All decide to simply stay and wait to see when Gorkh returns. Tar'Nish tends to the horses, Gregory sits back on a fallen log and plays his banjo, Mort sits back and starts carving out a walking staff, Elyas and Kor sit back and chill, and Abraxis, Twidorek, and Friar Pudge take out their fishing poles and head for the fishing hole at the stream. Adamond paces back and forth and fidgits, his mind writhing with plans and plots and ideas... or just from boredom, none can tell, and even Adamond isn't sure.

Down at the fishing hole, Friar Pudge has caught three fish, and Abraxis two, while Twidorek hasn't caught a single fish... and when, in his excitement, he jumps in to try and catch a fish by hand and fails miserably, the others give up the endeavor, as no fish will return for some time after the gnomish splashing. They return to the hut, and set to to clean the fish and grill them for a late lunch. All is as before, save that Tar'Nish has finished tending to the horses and is now sitting in the middle of the path, praying to his strange Wandering God.


Zert has to knock twice before the door is opened.

It opens silently, Zev's only hint that the door was even opened being the movement of the air before him and the sudden, cloying, amazingly erotic scent that wafts to his nose upon said air.

He then hears a voice, a sultry, exotic, amazingly erotic feminine voice, the very voice of femininity, of all his carnal desires for the female species. "Yesssss?" it says, "What is it Zert, The Master and I were... busy," the voice purrs.

"Nnn... nnn... new recruit, m'Lady, the bo... Master said to deliver him as soon as we arrived, begging, m'Lady's pardon!" stuttered Zert, apparently as affected by the Lady's presence as Zev.

"Ahhhh... the new recruit," the Lady whispered. "Of course... the Master has been waiting to meet him." A hand reached out and grabbed Zev by the collar, a hand warm and cold and soft as velvet and hard as steel. Zev stumbled after the Lady as she dragged him behind her, and he could feel the air sighing as she went past. Her accent... so familiar, yet so different, so exotic. So deep and dark and dangerous and lovely...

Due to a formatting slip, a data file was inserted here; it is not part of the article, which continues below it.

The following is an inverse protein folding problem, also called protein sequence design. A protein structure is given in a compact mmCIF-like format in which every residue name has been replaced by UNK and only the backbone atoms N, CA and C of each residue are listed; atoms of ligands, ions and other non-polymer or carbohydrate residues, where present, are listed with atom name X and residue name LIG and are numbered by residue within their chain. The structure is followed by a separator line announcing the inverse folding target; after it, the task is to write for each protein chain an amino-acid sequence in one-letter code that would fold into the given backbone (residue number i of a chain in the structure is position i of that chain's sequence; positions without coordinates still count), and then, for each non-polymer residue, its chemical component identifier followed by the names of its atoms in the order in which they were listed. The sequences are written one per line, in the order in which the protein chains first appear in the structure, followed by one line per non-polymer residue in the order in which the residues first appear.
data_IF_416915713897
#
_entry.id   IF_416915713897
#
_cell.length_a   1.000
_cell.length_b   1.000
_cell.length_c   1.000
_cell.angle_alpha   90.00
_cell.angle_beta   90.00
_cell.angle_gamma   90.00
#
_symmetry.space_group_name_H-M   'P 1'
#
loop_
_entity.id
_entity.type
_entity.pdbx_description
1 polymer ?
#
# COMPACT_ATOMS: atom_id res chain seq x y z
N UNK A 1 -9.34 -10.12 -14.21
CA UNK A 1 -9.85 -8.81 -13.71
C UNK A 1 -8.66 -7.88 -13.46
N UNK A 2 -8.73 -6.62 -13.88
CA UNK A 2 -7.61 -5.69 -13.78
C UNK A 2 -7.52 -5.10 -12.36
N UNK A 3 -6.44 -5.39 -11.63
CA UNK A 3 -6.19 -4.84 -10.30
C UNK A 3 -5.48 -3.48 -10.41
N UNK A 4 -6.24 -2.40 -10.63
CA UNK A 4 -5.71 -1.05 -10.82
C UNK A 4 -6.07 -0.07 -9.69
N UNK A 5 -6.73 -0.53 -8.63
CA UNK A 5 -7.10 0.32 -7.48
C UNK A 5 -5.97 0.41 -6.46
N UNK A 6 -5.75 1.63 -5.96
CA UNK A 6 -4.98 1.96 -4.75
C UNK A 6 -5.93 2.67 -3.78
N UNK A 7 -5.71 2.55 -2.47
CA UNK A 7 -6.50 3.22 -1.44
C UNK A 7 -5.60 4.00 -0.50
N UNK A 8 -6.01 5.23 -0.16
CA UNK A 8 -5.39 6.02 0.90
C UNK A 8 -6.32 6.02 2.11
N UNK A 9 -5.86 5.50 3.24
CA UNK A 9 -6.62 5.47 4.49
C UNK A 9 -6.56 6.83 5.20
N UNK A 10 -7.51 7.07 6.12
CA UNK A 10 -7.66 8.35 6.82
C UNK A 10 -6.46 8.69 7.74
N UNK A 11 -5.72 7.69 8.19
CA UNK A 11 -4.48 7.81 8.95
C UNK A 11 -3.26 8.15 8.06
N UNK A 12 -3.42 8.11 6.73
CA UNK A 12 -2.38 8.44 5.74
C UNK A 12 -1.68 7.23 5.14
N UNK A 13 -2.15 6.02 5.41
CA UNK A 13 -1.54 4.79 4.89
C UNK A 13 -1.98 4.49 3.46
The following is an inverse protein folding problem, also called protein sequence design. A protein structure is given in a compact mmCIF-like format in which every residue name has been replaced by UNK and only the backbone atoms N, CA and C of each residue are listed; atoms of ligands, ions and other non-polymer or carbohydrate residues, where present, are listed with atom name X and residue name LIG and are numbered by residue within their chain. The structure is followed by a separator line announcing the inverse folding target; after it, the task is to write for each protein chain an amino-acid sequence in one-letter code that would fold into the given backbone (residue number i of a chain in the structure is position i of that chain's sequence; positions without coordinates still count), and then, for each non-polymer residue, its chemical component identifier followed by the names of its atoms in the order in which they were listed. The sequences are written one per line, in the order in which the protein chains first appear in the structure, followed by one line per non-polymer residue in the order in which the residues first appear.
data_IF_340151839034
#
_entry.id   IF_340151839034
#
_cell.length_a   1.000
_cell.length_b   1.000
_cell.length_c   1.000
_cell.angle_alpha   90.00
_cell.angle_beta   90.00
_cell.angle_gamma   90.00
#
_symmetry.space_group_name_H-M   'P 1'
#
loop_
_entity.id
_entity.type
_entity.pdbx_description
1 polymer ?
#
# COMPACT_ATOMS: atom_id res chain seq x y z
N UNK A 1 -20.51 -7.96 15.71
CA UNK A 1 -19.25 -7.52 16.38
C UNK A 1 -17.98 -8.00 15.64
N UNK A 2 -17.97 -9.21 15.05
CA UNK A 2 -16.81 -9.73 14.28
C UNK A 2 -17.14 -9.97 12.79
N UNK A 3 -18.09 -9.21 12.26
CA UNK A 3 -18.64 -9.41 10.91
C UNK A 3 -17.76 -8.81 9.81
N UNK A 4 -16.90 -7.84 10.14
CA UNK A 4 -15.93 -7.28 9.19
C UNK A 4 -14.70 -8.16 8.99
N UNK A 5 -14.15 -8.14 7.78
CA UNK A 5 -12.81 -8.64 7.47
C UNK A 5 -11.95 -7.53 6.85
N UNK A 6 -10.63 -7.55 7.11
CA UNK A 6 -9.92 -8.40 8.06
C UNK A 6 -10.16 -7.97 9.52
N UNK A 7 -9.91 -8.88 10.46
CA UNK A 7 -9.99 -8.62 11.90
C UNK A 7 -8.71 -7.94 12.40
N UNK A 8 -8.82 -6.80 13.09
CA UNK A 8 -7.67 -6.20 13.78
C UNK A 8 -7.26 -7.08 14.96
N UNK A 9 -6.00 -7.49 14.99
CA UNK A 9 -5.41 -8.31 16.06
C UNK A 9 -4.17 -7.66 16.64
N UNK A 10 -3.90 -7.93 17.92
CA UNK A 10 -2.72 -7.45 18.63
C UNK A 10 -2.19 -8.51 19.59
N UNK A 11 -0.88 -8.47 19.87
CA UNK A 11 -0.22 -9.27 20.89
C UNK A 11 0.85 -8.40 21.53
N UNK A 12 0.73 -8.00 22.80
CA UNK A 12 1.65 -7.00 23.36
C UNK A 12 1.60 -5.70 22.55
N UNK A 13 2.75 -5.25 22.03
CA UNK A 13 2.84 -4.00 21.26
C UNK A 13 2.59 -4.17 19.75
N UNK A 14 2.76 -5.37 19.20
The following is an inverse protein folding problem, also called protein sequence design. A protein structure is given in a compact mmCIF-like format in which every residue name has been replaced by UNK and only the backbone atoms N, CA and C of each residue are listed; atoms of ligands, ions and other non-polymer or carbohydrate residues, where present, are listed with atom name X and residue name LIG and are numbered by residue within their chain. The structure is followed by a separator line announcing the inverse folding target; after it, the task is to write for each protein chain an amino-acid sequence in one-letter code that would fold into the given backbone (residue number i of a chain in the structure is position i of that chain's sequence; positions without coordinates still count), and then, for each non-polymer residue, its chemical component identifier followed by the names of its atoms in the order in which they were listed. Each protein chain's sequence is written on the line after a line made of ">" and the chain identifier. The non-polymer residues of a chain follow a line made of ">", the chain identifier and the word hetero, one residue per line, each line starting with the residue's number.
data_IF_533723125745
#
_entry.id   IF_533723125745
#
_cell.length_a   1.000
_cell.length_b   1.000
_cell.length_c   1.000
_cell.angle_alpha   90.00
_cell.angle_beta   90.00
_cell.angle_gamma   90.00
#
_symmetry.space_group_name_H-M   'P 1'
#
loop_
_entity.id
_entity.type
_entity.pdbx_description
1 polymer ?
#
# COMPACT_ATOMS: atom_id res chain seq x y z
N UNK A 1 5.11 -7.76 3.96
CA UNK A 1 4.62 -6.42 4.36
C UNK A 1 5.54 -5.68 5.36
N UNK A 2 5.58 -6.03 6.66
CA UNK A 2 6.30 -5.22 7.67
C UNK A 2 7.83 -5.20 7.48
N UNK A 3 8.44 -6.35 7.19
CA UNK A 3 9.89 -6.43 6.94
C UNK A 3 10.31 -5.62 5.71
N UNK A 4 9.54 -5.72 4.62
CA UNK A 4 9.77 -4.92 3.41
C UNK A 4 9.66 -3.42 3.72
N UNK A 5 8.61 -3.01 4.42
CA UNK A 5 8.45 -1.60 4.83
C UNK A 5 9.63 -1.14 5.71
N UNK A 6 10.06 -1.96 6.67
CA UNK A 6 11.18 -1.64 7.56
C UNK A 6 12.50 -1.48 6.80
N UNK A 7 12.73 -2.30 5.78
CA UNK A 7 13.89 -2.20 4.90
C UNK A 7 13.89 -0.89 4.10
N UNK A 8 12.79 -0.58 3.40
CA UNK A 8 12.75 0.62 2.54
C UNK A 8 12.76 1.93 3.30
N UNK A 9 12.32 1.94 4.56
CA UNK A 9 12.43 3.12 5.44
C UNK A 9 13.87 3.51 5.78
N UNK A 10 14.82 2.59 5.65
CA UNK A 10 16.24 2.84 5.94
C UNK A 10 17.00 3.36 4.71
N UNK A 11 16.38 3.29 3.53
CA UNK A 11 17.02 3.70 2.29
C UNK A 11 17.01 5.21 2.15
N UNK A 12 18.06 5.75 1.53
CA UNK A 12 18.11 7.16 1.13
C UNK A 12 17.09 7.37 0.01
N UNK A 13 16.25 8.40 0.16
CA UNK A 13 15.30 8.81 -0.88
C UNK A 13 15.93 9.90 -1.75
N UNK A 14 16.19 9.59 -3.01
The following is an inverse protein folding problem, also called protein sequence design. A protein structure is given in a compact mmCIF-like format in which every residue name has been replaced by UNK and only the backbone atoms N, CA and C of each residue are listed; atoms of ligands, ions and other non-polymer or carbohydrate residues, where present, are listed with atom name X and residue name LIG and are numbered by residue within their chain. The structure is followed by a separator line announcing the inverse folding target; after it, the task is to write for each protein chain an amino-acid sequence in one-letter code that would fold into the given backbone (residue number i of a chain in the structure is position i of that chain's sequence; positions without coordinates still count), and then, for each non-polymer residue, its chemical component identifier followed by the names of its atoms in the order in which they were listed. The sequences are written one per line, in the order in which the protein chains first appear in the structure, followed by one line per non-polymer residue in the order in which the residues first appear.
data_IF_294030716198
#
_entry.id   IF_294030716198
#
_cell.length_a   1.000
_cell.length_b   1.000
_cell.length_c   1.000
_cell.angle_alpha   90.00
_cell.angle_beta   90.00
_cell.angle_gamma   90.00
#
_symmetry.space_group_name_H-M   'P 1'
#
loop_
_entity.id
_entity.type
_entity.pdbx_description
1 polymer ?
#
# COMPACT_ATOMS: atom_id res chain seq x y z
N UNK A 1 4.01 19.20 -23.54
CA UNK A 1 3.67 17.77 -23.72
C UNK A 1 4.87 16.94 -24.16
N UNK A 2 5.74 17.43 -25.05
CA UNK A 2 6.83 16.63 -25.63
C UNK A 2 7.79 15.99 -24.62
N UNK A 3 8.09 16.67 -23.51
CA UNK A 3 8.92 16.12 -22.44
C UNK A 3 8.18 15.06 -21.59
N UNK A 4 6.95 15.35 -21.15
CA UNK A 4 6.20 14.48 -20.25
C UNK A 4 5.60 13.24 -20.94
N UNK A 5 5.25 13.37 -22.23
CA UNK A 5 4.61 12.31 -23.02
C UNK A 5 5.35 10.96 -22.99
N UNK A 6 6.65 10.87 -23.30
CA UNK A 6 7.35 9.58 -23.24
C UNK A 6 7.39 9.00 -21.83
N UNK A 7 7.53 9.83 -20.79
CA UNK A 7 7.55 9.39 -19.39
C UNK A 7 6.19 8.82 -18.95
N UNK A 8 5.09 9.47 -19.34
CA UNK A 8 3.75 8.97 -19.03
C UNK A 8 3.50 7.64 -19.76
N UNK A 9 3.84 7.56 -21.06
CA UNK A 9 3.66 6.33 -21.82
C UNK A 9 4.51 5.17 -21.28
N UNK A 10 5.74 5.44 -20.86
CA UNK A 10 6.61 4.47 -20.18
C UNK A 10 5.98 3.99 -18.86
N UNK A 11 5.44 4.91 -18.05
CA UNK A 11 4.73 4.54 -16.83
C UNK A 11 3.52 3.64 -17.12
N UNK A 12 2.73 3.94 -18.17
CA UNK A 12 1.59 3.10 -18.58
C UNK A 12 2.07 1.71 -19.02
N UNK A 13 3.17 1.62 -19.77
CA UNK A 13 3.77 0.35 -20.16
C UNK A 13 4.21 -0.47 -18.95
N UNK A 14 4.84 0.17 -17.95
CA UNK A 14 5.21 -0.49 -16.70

"Come..." she murmured, seemingly in his ear. "Come. The Master will see you."

She seemed to glide as he stumbled behind her. How long she held him in her hand, he could not say, until she cast him from her and he fell back, fell back, fell back into darkness and swooning shadow... and his behind landed on a soft, padded, velvety couch with a light crunch.

He heard the flutter of robes and two beautiful voices murmuring impossibly beautiful things at each other. Then the voice of an angel spoke, and told him to remove his blindfold.

He did so and looked around. Before him stood a tall, pale-skinned human male; very male he noted, remarkably male, as he wore only a sheer black robe opened in the front, a robe that hid nothing. He looked up and was lost in the beautiful face of this man, a face etched as from fine alabaster, a face of unearthly beauty and terrible, inhuman cruelty. "I am Lareth," the man said, simply. "I am the Lord and Master of this place. And this," he said, pointing with his right hand to the figure under his left arm, "is my Lady, the Lady Haclavdra."

And Zev turned to look at the Lady, and for the first time in his life, knew with certainty that he was seeing a dark elf, a lady of the Drow. Where Lareth was pale, with moon-kissed white skin, the Lady was dark, blacker than pitch, the deep darkness lost between the stars. Her hair glittered pale white, shimmered of platinum, and had stars dancing amidst its strands. Beneath the slight whisper of spider silk she wore like a zephyr breeze, a figure out of dreams, fevered nightmare dreams of fae beauty. Zev lusted, desired her as never he had ever desired a woman before, wished to reach toward her and grab her and crush her to him and drink the scent of her mithril tresses until he attained oblivion in bliss...

But he knew that to even reach toward her without her consent was to invite death, screaming, terrible, painful, slow, and soul-wracking doom. And so he stayed his hand, and his body, and sat, and waited.

"Good..." Lareth whispered, as he shivered with delight at Zev's unrequited and obvious desire. "Control. You have control. So few do. Zert was correct; you may be of use to us after all."

Lady Haclavdra quivered, not with lust or desire or happiness, but with disappointment, or perhaps, disgust. Not so much at her failure to tempt him, Zev noticed, as much as at him, for she had finally noticed the many scars upon his face, the scars of his failed experiments. Whether she was disgusted with his ugliness or with the obvious writ of failure across his visage, he did not know. But inside, he felt part of his heart break away into ash.